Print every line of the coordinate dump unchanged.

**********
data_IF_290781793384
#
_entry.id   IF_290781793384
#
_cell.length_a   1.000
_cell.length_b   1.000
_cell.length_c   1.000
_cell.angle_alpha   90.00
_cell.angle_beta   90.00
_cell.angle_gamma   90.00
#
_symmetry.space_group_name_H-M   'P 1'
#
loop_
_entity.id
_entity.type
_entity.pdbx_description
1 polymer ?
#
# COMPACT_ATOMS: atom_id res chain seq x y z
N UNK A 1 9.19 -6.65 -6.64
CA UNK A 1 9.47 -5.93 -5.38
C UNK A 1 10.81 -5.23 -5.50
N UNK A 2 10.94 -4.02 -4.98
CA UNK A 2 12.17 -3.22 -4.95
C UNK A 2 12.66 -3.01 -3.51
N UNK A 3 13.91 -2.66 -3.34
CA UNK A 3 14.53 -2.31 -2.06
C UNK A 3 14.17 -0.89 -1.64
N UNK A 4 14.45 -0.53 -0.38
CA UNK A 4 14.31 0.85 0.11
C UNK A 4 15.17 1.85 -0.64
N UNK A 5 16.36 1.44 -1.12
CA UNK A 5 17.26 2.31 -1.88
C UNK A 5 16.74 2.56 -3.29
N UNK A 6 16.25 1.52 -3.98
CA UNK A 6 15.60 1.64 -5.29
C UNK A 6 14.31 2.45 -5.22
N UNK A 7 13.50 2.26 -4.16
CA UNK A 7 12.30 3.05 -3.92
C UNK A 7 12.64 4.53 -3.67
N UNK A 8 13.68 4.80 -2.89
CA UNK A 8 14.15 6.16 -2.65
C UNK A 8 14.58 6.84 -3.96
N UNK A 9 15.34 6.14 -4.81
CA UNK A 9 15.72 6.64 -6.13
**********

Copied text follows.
data_IF_290781793384
#
_entry.id   IF_290781793384
#
_cell.length_a   1.000
_cell.length_b   1.000
_cell.length_c   1.000
_cell.angle_alpha   90.00
_cell.angle_beta   90.00
_cell.angle_gamma   90.00
#
_symmetry.space_group_name_H-M   'P 1'
#
loop_
_entity.id
_entity.type
_entity.pdbx_description
1 polymer ?
#
# COMPACT_ATOMS: atom_id res chain seq x y z
N UNK A 1 9.19 -6.65 -6.64
CA UNK A 1 9.47 -5.93 -5.38
C UNK A 1 10.81 -5.23 -5.50
N UNK A 2 10.94 -4.02 -4.98
CA UNK A 2 12.17 -3.22 -4.95
C UNK A 2 12.66 -3.01 -3.51
N UNK A 3 13.91 -2.66 -3.34
CA UNK A 3 14.53 -2.31 -2.06
C UNK A 3 14.17 -0.89 -1.64
N UNK A 4 14.45 -0.53 -0.38
CA UNK A 4 14.31 0.85 0.11
C UNK A 4 15.17 1.85 -0.64
N UNK A 5 16.36 1.44 -1.12
CA UNK A 5 17.26 2.31 -1.88
C UNK A 5 16.74 2.56 -3.29
N UNK A 6 16.25 1.52 -3.98
CA UNK A 6 15.60 1.64 -5.29
C UNK A 6 14.31 2.45 -5.22
N UNK A 7 13.50 2.26 -4.16
CA UNK A 7 12.30 3.05 -3.92
C UNK A 7 12.64 4.53 -3.67
N UNK A 8 13.68 4.80 -2.89
CA UNK A 8 14.15 6.16 -2.65
C UNK A 8 14.58 6.84 -3.96
N UNK A 9 15.34 6.14 -4.81
CA UNK A 9 15.72 6.64 -6.13